Dream Theories: Examining Dreams–the work of self-development

Modern dream interpreters base the work they do on techniques developed by others before them. They’re not inventing anything new, and they all agree that dreams are personal–they should be analyzed in terms of the dreamer’s life, not science alone. There are no universal meanings, in absense of the dreamer’s presence and reality. That said, let’s talk some turkey, then start getting busy with the nuts and bolts of the dream interpretation specifics so many of you have been clamoring for.

  • There are some dreams, initiated by traumatic incidents in you life, that you should work through with professionals. They can cause to replay an event over and over, and feel threatening to yourself or others. “Playing” around with dream interpretation isn’t a fun game in these situations. Talk to someone about your fears, in and out of your dreams, and get whatever help you need to feel more in control of whatever you’re dealing with.
  • Drugs (especially sleep aids) and alcohol affect both natural sleep and your dreams. They (or stopping consuming either)  can cause you to sleep more deeply and dream more vividly, disrupt sleep, inspire more frightening dreams, and result in you more easily remembering/forgetting what you’ve dreamed. They can skew your emotions while you dream (too often toward self-hate or self-harm). Overall, the boundary between your sleeping and waking realities can blur entirely. DON’T “play” with either, or your dreams, while indulging.

Beyond these two caveats, looking deeper into your dream patterns and symbols and themes can be an amazing journey of self-discovery and growing understanding of what you find within. So, let’s discover together ;o)

dream interpretation

I’m dreaming more vividly than I have in quite a while, I suspect because I’m actively drafting a new novel. I’m bringing imagination to life in my waking reality. My sleeping mind’s not one to play second fiddle ;o) I love this place in my creative life, when I feel story moving through me, both consciously and subconsciously. It’s a lovely sign that the “gift” is flowing again. But what is it all trying to tell me? Or you, when you find sleeping images flowing just as freely?

Let’s begin with a common dream focus–being tested or challenged.

exam dreams

  • Feeling late for an exam, unprepared, or humiliated while taking a test beause you’ve studied the wrong thing, is about feeling anxious. And remember, the feeling of what you’re dreaming is the key to interpreting it’s reflection of your waking reality.
  • Being on a stage without practice, feeling embarrassed or that you have nothing to say, tends to be about your ego being challenged in some way, or you waiting for someone’s judgement over something important to you. Freud would say it’s about your parents watching, and what they’re thinking about whatever you’re conflicted about and whether or not they approve of your actions, but for me that’s a little simplistic. Though, isn’t most of the emotional conflict in our adult lives about our parents, in some way ;o)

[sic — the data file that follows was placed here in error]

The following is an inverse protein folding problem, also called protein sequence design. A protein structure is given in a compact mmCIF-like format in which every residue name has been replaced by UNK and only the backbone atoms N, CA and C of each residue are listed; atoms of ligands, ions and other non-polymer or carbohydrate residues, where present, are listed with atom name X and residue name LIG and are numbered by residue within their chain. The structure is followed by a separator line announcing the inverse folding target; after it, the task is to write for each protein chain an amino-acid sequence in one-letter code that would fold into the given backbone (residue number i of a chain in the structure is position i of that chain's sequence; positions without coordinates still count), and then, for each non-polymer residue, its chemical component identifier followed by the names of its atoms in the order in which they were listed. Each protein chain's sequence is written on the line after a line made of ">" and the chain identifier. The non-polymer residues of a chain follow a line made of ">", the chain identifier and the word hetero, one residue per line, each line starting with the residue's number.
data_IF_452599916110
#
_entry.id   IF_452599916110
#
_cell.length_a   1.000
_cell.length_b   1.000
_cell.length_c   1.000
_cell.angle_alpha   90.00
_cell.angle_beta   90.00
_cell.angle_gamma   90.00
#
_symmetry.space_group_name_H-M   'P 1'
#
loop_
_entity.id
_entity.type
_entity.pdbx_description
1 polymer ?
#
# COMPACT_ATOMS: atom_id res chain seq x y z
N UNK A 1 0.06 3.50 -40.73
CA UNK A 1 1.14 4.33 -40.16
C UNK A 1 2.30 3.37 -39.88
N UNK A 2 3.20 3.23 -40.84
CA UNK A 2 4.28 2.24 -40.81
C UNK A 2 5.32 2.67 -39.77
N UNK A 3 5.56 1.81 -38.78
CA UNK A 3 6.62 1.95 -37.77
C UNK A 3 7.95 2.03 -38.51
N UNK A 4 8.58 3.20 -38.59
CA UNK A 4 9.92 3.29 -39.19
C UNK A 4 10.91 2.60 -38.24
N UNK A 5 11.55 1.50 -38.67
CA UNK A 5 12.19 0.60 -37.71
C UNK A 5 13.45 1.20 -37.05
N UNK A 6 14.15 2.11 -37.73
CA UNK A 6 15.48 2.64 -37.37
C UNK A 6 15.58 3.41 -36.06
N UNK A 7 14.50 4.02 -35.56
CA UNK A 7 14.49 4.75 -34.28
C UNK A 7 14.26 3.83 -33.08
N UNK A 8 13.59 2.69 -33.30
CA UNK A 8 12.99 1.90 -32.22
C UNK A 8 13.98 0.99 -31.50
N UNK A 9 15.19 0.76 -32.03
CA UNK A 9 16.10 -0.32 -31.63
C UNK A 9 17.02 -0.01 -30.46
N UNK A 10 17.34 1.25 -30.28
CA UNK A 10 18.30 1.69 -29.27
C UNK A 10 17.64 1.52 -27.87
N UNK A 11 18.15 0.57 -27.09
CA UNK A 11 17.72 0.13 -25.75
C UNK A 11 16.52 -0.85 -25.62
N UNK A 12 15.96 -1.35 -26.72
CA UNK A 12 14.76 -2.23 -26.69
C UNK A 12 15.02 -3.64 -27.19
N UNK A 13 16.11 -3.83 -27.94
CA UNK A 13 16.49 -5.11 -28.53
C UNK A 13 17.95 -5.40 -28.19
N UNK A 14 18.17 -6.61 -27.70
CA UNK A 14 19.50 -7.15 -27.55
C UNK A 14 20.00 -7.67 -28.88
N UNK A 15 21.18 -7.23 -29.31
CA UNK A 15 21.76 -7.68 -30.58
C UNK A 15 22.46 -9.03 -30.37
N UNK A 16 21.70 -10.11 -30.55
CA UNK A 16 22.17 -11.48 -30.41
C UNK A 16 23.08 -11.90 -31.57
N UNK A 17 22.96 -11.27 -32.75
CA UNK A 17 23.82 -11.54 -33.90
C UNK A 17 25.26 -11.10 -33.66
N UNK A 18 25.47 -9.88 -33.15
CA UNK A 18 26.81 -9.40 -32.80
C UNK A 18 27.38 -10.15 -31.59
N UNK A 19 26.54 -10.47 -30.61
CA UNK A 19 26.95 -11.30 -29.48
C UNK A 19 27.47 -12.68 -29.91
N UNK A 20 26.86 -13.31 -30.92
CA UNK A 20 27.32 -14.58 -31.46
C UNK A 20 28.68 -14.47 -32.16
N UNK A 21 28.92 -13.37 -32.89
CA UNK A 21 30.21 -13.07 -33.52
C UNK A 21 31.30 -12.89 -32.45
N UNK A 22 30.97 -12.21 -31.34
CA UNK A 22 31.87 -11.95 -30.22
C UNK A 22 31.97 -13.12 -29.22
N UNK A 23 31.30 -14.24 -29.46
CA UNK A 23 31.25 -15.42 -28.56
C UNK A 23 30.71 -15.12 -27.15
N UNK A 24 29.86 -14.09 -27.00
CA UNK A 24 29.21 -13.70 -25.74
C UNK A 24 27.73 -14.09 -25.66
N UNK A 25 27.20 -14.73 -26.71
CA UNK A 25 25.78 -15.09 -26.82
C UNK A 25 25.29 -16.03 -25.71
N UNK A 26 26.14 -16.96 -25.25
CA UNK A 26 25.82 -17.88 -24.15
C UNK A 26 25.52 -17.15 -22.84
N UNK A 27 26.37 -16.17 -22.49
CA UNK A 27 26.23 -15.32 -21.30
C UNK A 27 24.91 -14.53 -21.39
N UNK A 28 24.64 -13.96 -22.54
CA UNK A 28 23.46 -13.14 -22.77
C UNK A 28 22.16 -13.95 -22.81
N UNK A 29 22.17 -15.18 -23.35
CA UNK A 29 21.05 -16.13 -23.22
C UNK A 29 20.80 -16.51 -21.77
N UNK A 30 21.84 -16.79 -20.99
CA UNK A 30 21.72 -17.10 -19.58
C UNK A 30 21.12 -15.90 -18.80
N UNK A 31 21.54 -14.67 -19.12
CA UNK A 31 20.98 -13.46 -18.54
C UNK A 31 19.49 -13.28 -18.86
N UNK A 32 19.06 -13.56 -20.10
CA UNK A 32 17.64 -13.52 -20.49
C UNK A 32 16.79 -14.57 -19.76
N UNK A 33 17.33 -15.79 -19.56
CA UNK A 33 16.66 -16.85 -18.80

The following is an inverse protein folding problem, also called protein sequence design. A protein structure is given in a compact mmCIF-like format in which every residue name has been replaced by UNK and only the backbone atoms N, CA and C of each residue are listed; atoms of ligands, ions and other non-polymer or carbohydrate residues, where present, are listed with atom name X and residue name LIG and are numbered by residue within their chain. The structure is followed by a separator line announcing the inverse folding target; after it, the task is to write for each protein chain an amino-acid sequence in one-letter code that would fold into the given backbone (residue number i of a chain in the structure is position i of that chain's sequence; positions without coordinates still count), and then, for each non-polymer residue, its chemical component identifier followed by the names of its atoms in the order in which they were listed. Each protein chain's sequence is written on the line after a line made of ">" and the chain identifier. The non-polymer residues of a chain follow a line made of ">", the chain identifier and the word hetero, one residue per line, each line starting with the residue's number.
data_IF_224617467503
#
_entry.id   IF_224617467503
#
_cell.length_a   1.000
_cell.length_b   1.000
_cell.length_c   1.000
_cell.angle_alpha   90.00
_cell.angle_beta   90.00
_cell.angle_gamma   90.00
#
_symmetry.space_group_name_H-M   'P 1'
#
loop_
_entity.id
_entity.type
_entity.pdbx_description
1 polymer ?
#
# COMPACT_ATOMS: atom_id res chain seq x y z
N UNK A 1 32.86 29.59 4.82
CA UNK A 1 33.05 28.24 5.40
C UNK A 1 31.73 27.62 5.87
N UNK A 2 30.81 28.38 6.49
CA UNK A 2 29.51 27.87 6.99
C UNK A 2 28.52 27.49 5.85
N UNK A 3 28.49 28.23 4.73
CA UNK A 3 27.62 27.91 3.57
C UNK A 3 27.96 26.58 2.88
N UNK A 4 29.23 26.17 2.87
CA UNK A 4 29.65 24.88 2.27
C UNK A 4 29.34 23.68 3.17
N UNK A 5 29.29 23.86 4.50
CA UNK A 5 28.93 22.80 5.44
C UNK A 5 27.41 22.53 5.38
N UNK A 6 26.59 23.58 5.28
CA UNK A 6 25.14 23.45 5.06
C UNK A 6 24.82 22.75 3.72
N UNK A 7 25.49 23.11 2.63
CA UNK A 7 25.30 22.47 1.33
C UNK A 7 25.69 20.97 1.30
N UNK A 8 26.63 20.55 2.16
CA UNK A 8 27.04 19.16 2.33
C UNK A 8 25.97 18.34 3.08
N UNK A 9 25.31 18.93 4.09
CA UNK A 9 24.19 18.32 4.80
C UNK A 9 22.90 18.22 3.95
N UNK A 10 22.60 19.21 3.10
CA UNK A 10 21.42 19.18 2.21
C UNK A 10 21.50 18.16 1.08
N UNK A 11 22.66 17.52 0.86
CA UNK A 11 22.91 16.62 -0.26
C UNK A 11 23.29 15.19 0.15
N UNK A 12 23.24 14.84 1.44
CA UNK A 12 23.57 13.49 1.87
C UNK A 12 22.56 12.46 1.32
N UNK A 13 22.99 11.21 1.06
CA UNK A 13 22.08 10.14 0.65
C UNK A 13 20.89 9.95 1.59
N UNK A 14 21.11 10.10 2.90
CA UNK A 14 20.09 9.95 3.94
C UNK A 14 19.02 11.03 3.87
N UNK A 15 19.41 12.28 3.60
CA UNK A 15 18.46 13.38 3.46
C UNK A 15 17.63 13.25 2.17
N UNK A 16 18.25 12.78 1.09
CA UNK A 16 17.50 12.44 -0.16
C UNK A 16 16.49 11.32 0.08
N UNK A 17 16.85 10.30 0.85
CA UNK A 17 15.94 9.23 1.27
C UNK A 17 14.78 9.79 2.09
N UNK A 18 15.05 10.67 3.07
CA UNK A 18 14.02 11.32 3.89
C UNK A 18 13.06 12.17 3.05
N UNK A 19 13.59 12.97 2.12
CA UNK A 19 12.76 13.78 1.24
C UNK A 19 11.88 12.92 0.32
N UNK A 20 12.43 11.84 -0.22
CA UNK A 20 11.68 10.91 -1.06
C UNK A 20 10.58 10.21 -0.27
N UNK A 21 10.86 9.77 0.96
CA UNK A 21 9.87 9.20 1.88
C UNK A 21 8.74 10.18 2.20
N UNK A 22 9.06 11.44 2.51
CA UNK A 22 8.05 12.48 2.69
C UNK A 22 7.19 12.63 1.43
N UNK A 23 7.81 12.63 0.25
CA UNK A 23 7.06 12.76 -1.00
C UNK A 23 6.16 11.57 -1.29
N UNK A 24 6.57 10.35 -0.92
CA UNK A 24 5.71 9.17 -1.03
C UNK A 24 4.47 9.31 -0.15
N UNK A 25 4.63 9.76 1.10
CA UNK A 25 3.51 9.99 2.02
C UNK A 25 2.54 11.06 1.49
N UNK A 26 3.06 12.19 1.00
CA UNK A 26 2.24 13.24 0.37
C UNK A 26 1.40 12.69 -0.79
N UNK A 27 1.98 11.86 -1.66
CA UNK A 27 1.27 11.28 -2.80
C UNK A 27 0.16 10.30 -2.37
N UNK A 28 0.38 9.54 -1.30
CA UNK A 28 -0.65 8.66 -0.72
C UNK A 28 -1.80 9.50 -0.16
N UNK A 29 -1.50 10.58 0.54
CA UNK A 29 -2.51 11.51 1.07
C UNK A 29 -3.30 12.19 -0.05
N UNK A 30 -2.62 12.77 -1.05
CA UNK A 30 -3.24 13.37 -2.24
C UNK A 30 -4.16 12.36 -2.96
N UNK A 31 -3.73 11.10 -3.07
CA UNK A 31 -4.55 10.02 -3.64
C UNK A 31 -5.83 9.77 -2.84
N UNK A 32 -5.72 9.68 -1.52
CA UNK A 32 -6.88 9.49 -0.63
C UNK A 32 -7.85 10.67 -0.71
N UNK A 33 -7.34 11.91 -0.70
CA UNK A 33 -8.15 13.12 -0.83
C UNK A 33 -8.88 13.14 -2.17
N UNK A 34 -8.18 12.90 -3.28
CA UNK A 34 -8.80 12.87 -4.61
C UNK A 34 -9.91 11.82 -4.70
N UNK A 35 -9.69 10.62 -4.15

• Sometimes these dreams can be about wish fulfillment and whether or not  we ourselves think we’re capable of achieving what we want most.
  • Leaving Freud behind (and his theories that it’s all about sex, and I mean ALL of it), dreams about passing an exam or test might reflect that you’re nearing a significant passage in your life that you may or may not feel equipped for. These can be your mind’s way of preparing you for what you need to do next.
  • Jungian psychology sees these types of dreams as reflecting our internal examiner, and the pressure we put on ourselves to do the right thing, regardless of the challenge. They can be about confidence and character and our subconscious awareness that we need more of either to better deal with life in the way we wish we could.
  • And, finally, feeling the anxiety of not having answers we know we should during a dream exam can reflect a sense that we’re out of our element in our waking world. In fact, we may not even be aware of our unease, we’re so good at bluffing our way through tough emotions in the “real” world. But our sleeping, subconscious minds will know what’s building inside, and might take the extra step of helping us work through feelings of inadequacy before the significantly impact our lives.

Having fun yet? Come back next week for more interpretation quick tips ;o)

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2 Responses to “Dream Theories: Examining Dreams–the work of self-development”

  1. M.E. Anders says:

    I’m having so much fun with theses dream-oriented posts, Anna. BTW – I just listened to your interview via podcast. Inspiring stuff!

    BTW – I’ve also been vividly dreaming lately…do your posts have anything to do with it? :)

  2. sem calcinha says:

    Adoro me mostrar peladinha na web cam

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